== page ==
So you’re kind of adding that pain and that suffering on top of the original pain. I love the quote. I think it’s true that pain is inevitable and suffering is optional. So there’s the pain, the emotional pain. Uh, the thing that happened that you’re choosing to think is a negative event in your life. So you want to feel the negative emotion, but then it’s like if you wallow in it and you stay in it and you add onto it that this shouldn’t have happened and you perpetuate that forward, you’re like suffering unnecessarily.
So these steps are meant for you to use when you’re going through the sucky things in life and they do work, I use them on myself. I want to also give you a few words that may help you. So here are six kind of sentences. If they work for you, use them. Do not use them if they don’t work. I am not a proponent of affirmations in the traditional sense because I think if you repeat things over and over that you don’t believe, you can actually have the opposite effect on your brain because your brain is super smart. So if you keep repeating something that you don’t believe is true, it’s not gonna work. But if you like any of these sentences and they work for you and you believe them, then take them and use them.
Number one is nothing has gone wrong. I love this one. I cannot even tell you how much I use it. Anytime I have a disappointment, even if it’s small, like a small or as big as they come, I’m, I always remind myself nothing has gone wrong. This is part of the human experience and that’s number two actually is part of life means feeling negative emotion. And that’s okay. I love that. So helpful for me.
Number three is I made a mistake. I’m not a mistake and you can kind of adjust this to whatever the situation is. But the thing here is distinguishing between shame versus like guilt. Okay. You know, you might want to feel guilty for making mistake. You wouldn’t do that again. You feel bad about it, but that’s very different than I am a mistake. I actually see this so much with a lot of women who I’ve coached about student loans. Like they feel like so much shame about it. So unnecessarily like you don’t need to feel like you’re a mistake at all. Maybe you made a mistake, but like let’s ask, what does this make possible?
Number four is this too shall pass. I love that. Cause you can remember like the contrast, there’s always positive and there’s always negative and it’s gonna keep going. Ups and downs, right? It’s the idea I’ve talked about in other episodes where your problems are forever and that’s actually good news because there’s no place where you arrive, where you’re problem free and that’s just life. So this too shall pass.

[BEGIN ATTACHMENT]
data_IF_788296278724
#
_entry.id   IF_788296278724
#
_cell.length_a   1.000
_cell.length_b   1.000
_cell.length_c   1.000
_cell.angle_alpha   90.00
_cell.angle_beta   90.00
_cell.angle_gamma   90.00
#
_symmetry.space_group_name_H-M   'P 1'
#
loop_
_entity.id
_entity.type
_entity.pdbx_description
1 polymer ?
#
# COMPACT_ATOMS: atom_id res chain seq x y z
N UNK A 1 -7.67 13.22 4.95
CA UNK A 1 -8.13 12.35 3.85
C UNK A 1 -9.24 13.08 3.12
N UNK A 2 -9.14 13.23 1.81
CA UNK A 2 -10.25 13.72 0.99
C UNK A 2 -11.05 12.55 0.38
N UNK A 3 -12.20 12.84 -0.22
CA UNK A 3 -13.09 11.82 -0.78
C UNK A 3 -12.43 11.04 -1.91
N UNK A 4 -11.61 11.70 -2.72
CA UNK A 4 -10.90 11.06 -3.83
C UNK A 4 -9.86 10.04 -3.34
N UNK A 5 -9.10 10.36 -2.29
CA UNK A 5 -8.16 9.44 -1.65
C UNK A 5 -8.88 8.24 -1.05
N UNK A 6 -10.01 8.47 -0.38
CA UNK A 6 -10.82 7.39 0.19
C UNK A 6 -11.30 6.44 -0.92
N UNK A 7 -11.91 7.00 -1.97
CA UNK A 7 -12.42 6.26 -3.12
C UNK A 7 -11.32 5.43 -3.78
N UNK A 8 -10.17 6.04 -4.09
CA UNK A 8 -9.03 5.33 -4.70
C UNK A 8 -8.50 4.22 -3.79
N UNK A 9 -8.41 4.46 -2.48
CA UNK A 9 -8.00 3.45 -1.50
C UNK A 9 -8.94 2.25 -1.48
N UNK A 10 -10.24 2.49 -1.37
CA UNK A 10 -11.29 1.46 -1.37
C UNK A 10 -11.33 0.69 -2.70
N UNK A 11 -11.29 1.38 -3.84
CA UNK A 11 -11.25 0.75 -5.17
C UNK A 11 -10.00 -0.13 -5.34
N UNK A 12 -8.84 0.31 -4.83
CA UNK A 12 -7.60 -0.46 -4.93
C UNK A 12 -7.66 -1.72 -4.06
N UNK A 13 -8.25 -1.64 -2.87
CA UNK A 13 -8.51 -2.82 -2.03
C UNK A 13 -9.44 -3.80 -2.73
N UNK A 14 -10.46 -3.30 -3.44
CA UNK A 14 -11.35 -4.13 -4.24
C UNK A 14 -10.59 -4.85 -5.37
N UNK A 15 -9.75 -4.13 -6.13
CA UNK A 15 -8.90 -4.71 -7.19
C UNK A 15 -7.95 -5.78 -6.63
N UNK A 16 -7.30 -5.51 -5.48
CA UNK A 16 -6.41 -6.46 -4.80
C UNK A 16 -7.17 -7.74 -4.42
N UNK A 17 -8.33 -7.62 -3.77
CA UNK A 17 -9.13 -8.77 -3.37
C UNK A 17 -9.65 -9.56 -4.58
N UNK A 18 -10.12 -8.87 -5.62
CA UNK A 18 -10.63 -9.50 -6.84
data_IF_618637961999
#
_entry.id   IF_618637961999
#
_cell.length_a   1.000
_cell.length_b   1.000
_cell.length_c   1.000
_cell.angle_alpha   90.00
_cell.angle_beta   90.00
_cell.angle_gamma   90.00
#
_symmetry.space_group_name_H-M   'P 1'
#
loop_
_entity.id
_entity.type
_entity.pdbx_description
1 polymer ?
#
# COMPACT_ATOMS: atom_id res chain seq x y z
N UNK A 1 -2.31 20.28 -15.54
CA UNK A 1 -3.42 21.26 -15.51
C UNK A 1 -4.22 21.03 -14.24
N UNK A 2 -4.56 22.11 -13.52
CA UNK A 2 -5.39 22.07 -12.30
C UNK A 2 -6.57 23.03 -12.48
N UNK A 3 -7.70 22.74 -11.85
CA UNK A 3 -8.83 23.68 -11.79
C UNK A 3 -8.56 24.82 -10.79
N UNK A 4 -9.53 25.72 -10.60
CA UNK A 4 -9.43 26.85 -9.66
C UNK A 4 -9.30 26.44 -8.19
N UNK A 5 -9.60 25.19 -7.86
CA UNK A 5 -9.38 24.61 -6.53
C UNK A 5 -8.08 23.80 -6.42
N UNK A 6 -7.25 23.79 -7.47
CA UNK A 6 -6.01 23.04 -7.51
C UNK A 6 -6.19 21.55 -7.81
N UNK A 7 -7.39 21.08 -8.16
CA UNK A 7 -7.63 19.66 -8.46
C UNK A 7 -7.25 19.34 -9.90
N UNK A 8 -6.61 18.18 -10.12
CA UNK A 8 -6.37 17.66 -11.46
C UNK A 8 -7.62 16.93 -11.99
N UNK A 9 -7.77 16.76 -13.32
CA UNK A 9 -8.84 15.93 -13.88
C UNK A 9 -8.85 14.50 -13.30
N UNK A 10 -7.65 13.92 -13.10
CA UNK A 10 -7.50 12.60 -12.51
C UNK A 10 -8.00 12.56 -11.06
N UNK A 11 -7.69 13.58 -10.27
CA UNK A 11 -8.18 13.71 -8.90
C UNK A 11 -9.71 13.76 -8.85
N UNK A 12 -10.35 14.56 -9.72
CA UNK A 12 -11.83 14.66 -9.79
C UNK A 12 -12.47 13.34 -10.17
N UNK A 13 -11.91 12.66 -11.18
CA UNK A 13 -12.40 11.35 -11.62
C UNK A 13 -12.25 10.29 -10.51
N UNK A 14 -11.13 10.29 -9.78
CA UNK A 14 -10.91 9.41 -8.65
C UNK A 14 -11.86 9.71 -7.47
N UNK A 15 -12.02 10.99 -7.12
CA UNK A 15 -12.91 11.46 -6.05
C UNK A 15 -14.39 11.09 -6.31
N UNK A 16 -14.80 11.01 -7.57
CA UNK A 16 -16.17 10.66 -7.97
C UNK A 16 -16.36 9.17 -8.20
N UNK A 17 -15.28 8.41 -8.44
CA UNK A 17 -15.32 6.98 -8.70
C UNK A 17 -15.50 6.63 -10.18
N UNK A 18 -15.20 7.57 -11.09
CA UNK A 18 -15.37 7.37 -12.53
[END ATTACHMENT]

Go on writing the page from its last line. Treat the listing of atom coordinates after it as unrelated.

Number five is don’t wish it were easier, wish you were stronger. So I love reminding myself, I don’t wish this was easier, I wish I were stronger. Depends on the situation for that one. I don’t use it for everything, but the ones I do use it for it really, really helps. And you’ll know that if this is something that you want to use because of how it makes you feel. If the thought, if these sentences are comforting, then use them. If they’re not, it feels worse to say nothing has gone wrong. Like my brother once told me he really didn’t like that. Well don’t use that. That just works for me. I really, really like that. Okay.
The last one is this sucks and that’s okay. Pretty much. You can just add and that’s okay on to everything and it softens it. So you know I’m feeling shame and that’s okay. I’m really angry and that’s okay. You know I didn’t get the job and that’s okay. He left and that’s okay. You know my child is acting up and that’s okay. You know, anything that you kind of can add and that’s okay too. It kind of gives you permission and it softens the suckiness of it.
I want to remind you that when something sucks, even though it sucks during that time, it is going through that experience that will develop your character. If you never go through anything challenging, you never have the opportunity to dig deep and become that best version of yourself. When you learn how to deal with hard things, and when you learn how to experience negative emotion, even when something sucks, you will be so much better. On the other side of it, this is what I’ve done my entire life.
This is why I have grit. It has made all the difference in my life, from success to relationships, to health, to everything. My grit, my mental toughness, my willingness to continue to move forward despite obstacles and setbacks and failures is everything, right? And it’s because I’ve been developing this since I was a kid. So the more that you can work through these problems and the sucky situations, the more you’ll develop your character and the stronger you’ll be. So then the next setback isn’t as tough for you. You know how to cope, you know how to keep moving forward and it really is the difference between success and failure in your life.
I want to kind of end with a word of caution here. When something sucks, you will likely want to take a step back. You are going to want to slow down or take a break or hide in some way, right? Take fewer risks. I want to encourage you not to do that. I want to encourage you to go all in even more than before.
I want you to not make those disappointments or failures or setbacks mean anything about you or about your future. It’s the consistent effort despite all those obstacles and failures that will lead you to success. If you can keep taking action forward even through those huge failures, that’s where you’re going to come out on top. I know it for myself, I’ve seen it for other people and I know it’s true for you, so whatever you’re going through, don’t take a break and slow down. Go all in. All right. Use this to help you get through that situation. I’m thinking of you. I love you. I will see you next time.
Thank you for listening to the Design Your Dream Life podcast. Subscribe to the podcast to get the latest episodes sent directly to you. To learn more about designing your dream life visit NatalieBacon.com.